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            Users' guides to the medical literature: XXII: how to use articles about clinical decision rules. Evidence-Based Medicine Working Group.

            Clinical experience provides clinicians with an intuitive sense of which findings on history, physical examination, and investigation are critical in making an accurate diagnosis, or an accurate assessment of a patient's fate. A clinical decision rule (CDR) is a clinical tool that quantifies the individual contributions that various components of the history, physical examination, and basic laboratory results make toward the diagnosis, prognosis, or likely response to treatment in a patient. Clinical decision rules attempt to formally test, simplify, and increase the accuracy of clinicians' diagnostic and prognostic assessments. Existing CDRs guide clinicians, establish pretest probability, provide screening tests for common problems, and estimate risk. Three steps are involved in the development and testing of a CDR: creation of the rule, testing or validating the rule, and assessing the impact of the rule on clinical behavior. Clinicians evaluating CDRs for possible clinical use should assess the following components: the method of derivation; the validation of the CDR to ensure that its repeated use leads to the same results; and its predictive power. We consider CDRs that have been validated in a new clinical setting to be level 1 CDRs and most appropriate for implementation. Level 1 CDRs have the potential to inform clinical judgment, to change clinical behavior, and to reduce unnecessary costs, while maintaining quality of care and patient satisfaction. JAMA. 2000;284:79-84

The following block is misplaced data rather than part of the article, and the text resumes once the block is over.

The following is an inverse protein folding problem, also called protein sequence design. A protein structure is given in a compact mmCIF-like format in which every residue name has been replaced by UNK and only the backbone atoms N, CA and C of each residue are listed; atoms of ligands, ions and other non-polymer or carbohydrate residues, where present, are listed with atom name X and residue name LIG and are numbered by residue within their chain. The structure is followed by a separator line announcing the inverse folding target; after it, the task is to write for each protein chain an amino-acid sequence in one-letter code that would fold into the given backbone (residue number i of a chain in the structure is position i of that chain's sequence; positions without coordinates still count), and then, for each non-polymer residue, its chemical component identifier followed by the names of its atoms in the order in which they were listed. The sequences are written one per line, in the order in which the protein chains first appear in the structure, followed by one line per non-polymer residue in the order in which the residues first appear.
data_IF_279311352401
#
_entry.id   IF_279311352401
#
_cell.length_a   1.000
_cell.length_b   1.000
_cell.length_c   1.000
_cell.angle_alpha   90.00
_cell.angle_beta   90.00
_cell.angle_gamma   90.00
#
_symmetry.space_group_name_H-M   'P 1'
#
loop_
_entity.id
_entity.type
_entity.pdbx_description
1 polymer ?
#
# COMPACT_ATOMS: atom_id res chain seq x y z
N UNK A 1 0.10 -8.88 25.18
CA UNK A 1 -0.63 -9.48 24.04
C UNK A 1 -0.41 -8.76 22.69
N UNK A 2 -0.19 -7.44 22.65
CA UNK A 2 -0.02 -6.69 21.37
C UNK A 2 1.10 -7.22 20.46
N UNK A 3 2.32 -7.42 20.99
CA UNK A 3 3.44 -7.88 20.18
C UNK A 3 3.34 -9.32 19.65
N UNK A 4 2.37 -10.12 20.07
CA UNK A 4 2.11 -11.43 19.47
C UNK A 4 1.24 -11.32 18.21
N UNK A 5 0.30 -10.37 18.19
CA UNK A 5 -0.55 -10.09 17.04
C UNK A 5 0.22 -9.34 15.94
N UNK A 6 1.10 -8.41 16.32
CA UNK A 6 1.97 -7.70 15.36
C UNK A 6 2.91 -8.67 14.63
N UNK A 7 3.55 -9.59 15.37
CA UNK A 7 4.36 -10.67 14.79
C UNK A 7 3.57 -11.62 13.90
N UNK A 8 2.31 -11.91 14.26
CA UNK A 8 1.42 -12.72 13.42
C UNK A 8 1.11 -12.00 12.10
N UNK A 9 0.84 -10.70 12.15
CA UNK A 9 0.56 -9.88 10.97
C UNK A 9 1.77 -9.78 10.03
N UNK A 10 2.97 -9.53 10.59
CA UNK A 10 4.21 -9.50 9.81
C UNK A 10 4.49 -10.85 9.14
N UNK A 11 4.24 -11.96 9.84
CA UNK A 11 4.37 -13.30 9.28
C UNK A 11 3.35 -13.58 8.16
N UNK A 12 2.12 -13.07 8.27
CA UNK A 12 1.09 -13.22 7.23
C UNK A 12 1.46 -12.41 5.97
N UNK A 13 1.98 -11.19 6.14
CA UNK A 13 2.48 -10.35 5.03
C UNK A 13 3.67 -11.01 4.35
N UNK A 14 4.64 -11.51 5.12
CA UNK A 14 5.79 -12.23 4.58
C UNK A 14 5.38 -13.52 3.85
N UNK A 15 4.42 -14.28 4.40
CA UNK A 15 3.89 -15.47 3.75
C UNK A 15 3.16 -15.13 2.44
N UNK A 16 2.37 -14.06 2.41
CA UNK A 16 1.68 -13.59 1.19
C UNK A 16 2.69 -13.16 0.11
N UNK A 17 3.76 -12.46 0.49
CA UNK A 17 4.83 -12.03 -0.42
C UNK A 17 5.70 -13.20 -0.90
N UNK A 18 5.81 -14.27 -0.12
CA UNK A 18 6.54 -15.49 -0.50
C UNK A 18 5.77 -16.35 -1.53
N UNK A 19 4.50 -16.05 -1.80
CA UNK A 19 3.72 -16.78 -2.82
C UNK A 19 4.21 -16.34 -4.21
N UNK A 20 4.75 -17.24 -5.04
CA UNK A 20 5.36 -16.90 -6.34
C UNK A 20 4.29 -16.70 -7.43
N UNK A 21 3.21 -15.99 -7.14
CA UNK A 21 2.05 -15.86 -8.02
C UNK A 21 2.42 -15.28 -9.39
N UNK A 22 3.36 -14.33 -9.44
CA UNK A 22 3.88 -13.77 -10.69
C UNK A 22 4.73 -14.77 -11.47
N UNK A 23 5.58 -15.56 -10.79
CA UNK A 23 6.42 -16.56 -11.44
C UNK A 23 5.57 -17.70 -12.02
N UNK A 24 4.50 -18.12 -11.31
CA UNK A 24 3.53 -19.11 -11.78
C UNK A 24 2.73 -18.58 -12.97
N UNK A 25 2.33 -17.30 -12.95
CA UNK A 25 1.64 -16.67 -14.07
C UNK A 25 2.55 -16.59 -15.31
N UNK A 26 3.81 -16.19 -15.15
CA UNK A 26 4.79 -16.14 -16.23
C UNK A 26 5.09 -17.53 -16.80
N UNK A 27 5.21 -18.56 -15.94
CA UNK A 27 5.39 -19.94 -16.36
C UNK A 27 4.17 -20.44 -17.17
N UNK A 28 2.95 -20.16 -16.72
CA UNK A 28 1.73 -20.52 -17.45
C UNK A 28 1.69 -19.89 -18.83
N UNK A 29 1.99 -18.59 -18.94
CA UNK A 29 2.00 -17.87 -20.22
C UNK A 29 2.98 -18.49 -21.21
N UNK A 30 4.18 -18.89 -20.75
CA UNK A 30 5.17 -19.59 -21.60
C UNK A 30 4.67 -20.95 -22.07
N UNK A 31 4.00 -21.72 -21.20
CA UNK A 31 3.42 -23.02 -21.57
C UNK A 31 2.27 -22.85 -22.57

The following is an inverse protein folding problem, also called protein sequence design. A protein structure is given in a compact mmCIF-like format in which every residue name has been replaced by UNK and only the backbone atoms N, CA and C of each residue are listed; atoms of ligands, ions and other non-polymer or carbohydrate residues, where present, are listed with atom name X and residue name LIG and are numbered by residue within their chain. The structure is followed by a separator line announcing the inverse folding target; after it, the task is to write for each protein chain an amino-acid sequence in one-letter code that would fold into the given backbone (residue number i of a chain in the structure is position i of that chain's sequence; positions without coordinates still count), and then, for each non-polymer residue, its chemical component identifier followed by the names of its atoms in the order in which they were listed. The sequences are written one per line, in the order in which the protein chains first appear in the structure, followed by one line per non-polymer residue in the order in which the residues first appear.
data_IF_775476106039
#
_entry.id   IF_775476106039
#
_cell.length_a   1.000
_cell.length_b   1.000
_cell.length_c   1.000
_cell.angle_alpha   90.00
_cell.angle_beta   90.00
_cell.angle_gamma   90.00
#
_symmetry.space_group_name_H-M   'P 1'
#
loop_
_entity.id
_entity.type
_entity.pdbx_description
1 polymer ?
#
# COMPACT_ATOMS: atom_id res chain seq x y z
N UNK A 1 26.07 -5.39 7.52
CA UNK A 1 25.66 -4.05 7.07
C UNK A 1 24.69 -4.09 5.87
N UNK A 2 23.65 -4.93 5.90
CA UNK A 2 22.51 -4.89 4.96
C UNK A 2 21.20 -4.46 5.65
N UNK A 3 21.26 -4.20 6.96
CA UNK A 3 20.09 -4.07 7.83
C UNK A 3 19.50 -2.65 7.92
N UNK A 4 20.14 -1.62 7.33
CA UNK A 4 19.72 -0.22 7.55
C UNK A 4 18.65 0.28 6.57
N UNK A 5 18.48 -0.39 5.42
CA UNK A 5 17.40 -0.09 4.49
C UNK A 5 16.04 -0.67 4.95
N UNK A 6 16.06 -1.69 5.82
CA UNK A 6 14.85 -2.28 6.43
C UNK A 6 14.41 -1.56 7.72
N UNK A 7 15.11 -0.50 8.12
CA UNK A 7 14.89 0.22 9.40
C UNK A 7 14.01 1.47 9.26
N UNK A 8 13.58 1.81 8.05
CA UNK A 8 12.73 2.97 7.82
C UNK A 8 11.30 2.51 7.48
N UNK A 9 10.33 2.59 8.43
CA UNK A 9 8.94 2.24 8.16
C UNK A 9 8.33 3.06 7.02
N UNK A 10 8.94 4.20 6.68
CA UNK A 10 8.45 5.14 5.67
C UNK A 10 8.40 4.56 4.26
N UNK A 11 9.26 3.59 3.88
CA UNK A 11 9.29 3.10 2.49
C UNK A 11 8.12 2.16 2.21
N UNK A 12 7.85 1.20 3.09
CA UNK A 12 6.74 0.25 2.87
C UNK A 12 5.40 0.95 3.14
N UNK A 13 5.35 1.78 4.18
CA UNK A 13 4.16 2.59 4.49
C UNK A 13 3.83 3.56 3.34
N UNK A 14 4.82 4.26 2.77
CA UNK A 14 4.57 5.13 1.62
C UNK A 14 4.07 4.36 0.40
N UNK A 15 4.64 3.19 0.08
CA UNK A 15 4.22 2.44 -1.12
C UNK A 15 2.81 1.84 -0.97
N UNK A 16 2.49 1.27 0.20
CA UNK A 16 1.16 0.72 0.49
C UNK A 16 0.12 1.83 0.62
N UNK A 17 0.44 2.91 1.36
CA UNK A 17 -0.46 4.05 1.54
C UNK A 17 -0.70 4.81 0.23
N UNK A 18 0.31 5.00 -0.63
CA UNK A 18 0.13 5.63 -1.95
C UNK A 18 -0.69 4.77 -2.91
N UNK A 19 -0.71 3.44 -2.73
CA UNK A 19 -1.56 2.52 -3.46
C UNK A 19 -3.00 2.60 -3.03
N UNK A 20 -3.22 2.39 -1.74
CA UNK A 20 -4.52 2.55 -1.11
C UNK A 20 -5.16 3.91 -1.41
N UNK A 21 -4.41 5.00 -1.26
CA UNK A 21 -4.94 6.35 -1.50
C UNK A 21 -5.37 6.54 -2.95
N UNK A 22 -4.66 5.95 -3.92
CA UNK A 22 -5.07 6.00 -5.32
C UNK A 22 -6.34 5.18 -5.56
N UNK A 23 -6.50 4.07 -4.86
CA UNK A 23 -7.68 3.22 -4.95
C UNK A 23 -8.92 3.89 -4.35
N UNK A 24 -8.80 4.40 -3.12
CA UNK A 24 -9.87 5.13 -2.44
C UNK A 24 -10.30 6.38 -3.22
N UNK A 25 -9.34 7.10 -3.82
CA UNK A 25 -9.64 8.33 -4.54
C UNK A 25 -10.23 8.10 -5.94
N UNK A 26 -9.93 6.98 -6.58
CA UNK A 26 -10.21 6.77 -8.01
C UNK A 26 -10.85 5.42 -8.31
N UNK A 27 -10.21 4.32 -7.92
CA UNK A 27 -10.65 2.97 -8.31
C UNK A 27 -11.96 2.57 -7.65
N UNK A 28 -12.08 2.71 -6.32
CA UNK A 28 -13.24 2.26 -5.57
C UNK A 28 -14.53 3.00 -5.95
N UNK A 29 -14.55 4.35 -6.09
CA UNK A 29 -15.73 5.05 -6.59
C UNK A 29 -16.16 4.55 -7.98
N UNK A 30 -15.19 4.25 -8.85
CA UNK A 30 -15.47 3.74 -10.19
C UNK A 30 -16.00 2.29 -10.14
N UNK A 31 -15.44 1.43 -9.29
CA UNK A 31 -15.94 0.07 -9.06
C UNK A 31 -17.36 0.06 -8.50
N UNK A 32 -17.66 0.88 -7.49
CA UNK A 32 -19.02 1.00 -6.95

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              Sex differences in pain: a brief review of clinical and experimental findings.